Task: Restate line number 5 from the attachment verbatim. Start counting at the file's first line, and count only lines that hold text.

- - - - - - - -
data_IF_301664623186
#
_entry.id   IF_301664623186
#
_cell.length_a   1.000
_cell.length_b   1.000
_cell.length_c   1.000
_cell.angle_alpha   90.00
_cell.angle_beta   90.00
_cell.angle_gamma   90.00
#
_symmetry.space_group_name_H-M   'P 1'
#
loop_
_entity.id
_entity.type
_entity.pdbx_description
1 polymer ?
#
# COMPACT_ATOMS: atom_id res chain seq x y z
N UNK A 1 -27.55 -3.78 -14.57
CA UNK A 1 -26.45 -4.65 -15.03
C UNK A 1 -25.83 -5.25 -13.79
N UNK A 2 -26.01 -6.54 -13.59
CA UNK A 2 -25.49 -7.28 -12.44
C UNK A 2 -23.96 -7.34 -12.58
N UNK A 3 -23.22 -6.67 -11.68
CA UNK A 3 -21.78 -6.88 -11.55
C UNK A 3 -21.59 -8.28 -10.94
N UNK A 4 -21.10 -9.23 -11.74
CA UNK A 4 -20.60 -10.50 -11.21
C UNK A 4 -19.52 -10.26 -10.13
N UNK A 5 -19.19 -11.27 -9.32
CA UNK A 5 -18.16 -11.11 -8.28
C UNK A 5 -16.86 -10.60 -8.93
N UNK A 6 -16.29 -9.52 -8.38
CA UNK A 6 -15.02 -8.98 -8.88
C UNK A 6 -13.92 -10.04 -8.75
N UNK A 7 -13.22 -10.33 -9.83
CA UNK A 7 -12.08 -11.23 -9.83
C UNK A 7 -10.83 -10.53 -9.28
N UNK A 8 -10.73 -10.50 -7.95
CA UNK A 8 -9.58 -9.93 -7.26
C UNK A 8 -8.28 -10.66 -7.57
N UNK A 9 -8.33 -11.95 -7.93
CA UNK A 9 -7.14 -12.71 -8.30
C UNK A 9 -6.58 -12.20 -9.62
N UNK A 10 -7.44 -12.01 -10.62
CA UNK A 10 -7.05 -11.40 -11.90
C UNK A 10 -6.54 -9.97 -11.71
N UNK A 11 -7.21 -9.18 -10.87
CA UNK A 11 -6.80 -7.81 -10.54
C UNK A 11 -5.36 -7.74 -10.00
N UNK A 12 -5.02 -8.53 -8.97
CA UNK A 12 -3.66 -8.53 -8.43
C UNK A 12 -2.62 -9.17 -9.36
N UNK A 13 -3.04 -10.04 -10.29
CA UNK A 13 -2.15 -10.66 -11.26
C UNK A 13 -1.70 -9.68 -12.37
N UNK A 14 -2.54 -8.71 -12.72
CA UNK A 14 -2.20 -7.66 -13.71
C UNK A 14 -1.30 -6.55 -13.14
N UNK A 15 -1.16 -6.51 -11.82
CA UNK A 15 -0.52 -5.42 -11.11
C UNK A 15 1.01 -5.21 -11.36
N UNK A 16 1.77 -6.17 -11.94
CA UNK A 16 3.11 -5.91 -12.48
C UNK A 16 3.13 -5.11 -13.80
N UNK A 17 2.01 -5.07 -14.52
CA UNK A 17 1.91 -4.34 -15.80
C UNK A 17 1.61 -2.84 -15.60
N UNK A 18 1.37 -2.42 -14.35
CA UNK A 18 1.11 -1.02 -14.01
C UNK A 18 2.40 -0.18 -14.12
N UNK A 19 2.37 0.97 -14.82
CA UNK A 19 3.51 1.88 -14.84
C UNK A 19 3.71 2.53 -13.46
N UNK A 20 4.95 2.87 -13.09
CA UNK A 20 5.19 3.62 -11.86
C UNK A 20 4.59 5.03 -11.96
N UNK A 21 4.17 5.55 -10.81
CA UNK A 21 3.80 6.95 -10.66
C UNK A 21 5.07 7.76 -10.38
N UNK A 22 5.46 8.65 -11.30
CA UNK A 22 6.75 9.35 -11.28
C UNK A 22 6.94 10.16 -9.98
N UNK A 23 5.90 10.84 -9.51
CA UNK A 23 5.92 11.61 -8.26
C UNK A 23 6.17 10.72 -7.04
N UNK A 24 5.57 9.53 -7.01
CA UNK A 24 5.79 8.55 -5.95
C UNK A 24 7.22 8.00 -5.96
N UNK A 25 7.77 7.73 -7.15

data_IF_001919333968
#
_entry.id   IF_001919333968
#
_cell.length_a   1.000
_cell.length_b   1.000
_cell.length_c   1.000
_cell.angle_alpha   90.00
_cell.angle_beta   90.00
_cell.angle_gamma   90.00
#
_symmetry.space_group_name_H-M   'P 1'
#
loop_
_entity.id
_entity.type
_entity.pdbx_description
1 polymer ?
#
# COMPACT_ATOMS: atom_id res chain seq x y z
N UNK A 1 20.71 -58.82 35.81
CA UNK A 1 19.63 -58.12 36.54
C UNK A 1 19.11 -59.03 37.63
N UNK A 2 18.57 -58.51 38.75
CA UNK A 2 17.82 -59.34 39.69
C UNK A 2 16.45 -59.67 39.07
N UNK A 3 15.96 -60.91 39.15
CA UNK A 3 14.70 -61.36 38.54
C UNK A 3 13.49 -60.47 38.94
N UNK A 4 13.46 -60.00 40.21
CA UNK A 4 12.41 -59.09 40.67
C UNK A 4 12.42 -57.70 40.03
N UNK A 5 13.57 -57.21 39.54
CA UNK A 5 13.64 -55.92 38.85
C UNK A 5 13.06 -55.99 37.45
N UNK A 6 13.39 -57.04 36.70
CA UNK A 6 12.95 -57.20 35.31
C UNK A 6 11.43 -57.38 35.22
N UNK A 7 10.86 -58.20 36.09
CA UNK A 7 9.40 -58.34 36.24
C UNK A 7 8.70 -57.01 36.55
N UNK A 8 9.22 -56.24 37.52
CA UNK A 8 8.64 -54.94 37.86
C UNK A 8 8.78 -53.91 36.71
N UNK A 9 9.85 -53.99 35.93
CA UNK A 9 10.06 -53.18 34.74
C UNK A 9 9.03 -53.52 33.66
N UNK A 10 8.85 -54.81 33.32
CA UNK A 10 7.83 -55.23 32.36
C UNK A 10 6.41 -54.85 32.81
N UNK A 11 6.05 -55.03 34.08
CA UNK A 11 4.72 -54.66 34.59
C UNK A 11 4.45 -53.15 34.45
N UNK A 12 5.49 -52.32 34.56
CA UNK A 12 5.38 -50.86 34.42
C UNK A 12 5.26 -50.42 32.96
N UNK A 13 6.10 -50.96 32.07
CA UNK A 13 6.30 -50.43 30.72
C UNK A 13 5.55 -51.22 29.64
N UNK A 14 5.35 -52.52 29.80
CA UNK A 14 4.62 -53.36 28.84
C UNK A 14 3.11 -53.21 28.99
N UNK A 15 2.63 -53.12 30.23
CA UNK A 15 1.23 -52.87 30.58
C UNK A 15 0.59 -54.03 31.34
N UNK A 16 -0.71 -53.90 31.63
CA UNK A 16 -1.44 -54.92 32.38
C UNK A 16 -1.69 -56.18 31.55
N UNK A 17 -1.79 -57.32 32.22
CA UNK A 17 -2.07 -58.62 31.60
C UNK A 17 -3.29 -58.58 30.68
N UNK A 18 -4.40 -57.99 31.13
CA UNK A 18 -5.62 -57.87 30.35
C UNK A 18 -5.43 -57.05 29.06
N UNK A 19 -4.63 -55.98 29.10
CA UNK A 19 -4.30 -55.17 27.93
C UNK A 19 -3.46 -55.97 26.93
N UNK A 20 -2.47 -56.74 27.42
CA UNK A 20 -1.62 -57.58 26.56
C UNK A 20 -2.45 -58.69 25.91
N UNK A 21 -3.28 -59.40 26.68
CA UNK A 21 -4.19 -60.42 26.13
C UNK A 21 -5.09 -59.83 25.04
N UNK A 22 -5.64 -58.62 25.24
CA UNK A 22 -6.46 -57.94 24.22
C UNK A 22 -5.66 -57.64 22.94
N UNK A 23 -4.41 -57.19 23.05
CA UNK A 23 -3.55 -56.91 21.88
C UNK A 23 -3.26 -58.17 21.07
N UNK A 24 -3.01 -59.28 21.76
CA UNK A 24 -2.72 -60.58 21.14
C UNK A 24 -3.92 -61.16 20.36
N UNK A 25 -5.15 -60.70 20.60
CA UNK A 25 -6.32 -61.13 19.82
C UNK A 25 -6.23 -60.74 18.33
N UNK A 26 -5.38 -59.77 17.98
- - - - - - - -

_cell.length_a   1.000